Psychology is the science I know and love. However, a fair criticism of this field is that it focuses on identifying what is wrong with people, and works to help suffering people suffer less. This is admirable and useful, but alleviating suffering is not the same as supporting thriving.

How can we use the insights of psychology to help “normal” people transcend?

As Dr. Haidt explains in The Happiness Hypothesis,

“In 1998, Martin Seligman founded positive psychology when he asserted that psychology had lost its way. Psychology had become obsessed with the pathology and the dark side of human nature, blind to all that was good and noble in people.”

Selgiman’s first heretical act was against the DSM. The bible of the psychologist is the DSM.

“Psychologists had created an enormous manual, known as the DSM (the Diagnostic and Statistical Manual of Mental Disorders), to diagnose every possible mental illness and behavioral annoyance, but psychology didn’t even have a language with which to talk about the upper reaches of human health, talent, and possibility.”

So, Seligman teamed up with another psychologist, Chris Peterson, to develop an “un-DSM.”

“Peterson and Seligman surveyed every list of virtues they could find, from the holy books of major religions down to the Boy Scout’s Oath. They made large tables of virtues and tried to see which ones were common across lists. Although no specific virtue made every list, six broad virtues, or families of related virtues, appeared on nearly all lists.”

Near all of his colleagues told him this pursuit would be a waste of time, that no virtues would be constant in all cultures. Luckily, Seligman ignored these well-meaning friends, and he indeed discovered something that established the field of positive psychology.

The Six Universal Virtues 

  • Wisdom
  • Courage
  • Humanity
  • Justice
  • Temperance
  • Transcendence

The Positive Psychology community believes that the universal six virtues are not genetically determined by birth, but are rather traits we can nurture and grow. Each of us has a unique amalgamation of these virtues in ourselves. They believe that each of the six universals are exemplified in our lives via 24 character strengthens. We each have a few character strengths that define our personality, and the discovery of these strengths is the bedrock for creating a Good Life for yourself.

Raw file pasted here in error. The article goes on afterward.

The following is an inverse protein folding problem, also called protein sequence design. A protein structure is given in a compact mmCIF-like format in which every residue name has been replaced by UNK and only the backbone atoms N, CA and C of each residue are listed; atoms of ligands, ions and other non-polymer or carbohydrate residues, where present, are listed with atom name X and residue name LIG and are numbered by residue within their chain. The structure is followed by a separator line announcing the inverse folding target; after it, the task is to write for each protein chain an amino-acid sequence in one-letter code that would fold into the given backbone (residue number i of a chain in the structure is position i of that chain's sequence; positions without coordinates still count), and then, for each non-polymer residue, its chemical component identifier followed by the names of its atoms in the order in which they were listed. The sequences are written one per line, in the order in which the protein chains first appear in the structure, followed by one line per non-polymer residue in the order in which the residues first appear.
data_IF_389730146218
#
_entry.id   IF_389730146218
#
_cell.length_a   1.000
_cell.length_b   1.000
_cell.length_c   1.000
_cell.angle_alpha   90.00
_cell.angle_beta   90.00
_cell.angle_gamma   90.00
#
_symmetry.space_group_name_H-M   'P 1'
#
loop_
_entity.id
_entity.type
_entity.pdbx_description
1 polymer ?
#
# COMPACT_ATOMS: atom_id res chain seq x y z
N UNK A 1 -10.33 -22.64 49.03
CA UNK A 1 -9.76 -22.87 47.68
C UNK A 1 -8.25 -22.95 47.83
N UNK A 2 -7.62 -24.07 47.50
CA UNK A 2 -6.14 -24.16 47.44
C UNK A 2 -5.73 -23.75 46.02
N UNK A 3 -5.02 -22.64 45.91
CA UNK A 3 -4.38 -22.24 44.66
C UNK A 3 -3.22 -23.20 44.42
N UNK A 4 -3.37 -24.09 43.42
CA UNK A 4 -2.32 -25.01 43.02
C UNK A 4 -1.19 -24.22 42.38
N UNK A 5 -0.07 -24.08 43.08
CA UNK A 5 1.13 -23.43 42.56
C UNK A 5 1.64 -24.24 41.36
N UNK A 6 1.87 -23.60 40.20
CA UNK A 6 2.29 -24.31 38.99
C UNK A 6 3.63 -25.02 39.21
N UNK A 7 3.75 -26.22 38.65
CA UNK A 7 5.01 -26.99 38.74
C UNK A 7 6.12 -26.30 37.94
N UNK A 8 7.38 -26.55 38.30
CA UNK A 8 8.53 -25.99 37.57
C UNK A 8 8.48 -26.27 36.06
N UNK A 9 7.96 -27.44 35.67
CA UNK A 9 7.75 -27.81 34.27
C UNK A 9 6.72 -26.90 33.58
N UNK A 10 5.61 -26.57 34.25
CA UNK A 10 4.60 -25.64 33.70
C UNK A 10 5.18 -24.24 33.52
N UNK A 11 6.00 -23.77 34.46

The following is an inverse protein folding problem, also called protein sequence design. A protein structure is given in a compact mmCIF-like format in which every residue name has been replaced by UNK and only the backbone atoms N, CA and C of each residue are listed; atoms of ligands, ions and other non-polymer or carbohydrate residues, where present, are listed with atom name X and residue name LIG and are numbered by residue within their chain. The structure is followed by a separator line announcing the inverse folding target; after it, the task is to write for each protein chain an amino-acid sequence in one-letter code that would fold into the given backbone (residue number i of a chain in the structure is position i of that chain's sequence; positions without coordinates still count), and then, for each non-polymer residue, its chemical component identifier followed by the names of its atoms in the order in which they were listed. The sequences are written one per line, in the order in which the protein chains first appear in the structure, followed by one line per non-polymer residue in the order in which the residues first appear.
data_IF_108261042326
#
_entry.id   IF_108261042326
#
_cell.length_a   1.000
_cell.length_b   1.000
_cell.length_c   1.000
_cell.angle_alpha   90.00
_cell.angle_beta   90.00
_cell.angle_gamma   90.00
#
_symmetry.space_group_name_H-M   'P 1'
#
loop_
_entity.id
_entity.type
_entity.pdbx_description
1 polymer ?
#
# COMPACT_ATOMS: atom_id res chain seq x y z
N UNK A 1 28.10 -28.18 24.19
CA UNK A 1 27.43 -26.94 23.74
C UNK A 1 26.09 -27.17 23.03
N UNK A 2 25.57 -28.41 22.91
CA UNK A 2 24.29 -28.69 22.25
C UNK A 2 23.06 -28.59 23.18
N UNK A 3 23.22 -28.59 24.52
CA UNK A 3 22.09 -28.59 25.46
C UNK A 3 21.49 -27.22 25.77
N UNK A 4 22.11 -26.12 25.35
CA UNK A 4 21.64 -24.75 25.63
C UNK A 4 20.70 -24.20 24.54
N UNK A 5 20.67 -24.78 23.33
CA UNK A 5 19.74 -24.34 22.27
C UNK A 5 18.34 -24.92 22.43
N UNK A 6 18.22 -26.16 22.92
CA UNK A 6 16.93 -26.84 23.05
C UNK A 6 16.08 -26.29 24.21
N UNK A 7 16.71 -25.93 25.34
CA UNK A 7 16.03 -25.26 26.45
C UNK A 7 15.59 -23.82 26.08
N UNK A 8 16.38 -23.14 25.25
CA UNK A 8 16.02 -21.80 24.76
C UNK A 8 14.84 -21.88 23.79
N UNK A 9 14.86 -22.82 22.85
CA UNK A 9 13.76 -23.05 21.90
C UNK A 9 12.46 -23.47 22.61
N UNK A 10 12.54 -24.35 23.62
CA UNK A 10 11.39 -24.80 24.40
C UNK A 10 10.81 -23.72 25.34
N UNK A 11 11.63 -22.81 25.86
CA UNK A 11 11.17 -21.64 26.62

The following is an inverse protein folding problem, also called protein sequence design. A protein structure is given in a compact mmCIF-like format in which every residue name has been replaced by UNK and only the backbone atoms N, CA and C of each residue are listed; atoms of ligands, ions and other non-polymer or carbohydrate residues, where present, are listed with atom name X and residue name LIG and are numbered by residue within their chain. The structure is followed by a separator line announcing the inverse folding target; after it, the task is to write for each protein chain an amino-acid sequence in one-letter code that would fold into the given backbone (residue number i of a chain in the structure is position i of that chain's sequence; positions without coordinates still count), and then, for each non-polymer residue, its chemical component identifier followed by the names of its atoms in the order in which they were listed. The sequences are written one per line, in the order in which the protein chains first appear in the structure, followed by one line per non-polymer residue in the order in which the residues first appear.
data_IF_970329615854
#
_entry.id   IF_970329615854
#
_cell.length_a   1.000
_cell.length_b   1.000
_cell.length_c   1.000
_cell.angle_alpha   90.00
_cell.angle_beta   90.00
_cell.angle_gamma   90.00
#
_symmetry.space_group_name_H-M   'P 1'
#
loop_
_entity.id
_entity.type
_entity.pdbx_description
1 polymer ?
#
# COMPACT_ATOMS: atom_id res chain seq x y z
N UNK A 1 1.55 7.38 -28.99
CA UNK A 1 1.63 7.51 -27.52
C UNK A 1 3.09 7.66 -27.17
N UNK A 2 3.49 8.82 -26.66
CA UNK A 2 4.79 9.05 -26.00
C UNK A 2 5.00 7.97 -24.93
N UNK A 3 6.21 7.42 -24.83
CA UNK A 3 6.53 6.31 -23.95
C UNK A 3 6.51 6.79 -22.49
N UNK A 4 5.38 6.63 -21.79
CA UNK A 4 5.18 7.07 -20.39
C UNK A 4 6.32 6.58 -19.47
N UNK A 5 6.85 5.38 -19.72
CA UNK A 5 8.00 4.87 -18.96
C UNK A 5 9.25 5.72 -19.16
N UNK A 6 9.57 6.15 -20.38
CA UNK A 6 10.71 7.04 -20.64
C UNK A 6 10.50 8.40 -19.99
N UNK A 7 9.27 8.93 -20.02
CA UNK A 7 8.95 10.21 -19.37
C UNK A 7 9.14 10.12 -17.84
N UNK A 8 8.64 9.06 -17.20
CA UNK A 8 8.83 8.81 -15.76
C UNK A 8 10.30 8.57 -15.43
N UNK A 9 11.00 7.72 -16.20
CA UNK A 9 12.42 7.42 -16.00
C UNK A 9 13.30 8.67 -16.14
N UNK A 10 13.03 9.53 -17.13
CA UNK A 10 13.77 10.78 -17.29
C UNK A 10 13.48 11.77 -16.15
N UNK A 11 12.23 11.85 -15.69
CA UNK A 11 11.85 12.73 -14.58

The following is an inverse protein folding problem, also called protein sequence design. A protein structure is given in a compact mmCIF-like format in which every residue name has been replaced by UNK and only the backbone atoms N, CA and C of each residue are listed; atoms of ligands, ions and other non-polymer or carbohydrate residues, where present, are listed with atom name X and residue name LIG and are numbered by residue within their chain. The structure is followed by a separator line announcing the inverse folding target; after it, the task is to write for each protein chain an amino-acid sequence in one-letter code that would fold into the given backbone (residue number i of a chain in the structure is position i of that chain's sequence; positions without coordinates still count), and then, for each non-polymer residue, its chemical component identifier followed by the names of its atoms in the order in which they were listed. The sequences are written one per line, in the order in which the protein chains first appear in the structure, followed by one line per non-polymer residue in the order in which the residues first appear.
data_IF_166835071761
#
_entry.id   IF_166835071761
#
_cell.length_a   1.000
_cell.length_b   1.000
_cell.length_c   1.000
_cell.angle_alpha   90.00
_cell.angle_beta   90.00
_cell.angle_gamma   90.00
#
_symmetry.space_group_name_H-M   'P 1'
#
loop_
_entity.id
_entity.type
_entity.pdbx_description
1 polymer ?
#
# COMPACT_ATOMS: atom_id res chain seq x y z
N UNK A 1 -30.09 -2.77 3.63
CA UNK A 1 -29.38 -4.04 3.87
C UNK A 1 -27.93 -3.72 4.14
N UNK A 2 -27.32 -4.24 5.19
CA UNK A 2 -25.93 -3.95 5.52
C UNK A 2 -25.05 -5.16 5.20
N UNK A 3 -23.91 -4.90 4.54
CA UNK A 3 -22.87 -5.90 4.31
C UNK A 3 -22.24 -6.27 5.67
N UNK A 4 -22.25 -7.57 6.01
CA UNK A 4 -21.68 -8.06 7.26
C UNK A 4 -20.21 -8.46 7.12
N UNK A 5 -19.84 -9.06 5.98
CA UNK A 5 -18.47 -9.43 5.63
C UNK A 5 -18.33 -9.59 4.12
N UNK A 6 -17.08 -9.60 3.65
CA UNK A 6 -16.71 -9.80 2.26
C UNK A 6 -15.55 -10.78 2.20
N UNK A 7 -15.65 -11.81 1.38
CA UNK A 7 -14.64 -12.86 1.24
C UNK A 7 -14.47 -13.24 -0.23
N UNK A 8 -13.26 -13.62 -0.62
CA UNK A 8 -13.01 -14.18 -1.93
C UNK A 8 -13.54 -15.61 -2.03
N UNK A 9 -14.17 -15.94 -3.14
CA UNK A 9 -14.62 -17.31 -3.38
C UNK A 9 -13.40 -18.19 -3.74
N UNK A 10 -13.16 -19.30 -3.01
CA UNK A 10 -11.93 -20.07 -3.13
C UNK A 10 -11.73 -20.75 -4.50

So the first step is discovering what your Signature Strengths are. Martin Seligman, Ph.D, has such a test on his website, authentichappiness.Take the VIA survey.

The test will take about 25 minutes. After you answer the 240 questions, the test will show you what your top five Signature Strengths are.

Engaging Your Strengths Technique 

Dr. Seligman recommends, based on decades of research, that the two most effective ways to increase your psychological well-being is to exercise, and to find ways to engage your Signature Strengths as often as possible.

Dr. Seligman says;

After you have completed the test, perform the following exercise: this week I want you to create a designated time in your schedule when you will exercise one or more of your signature strengths in a new way either at work or at home or in leisure — just make sure that you create a clearly defined opportunity to use it.

This is the technique he shares with the military, his students, and the people who pay more than $40,000 to become “Masters of Applied Psychology.” He tells them to take the VIA, then to begin implementing their top five strengths into their daily lives, every day.

The difference between pop self-help advice and positive psychology is placebo-controlled, double blind studies. This technique has been tested, and it is effective. I hope you implement it in your daily life. For advice on how to implement a new habit, read here.

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Thank you to those who have made it this far. I wish you safe and enlightening explorations. Namasteezy.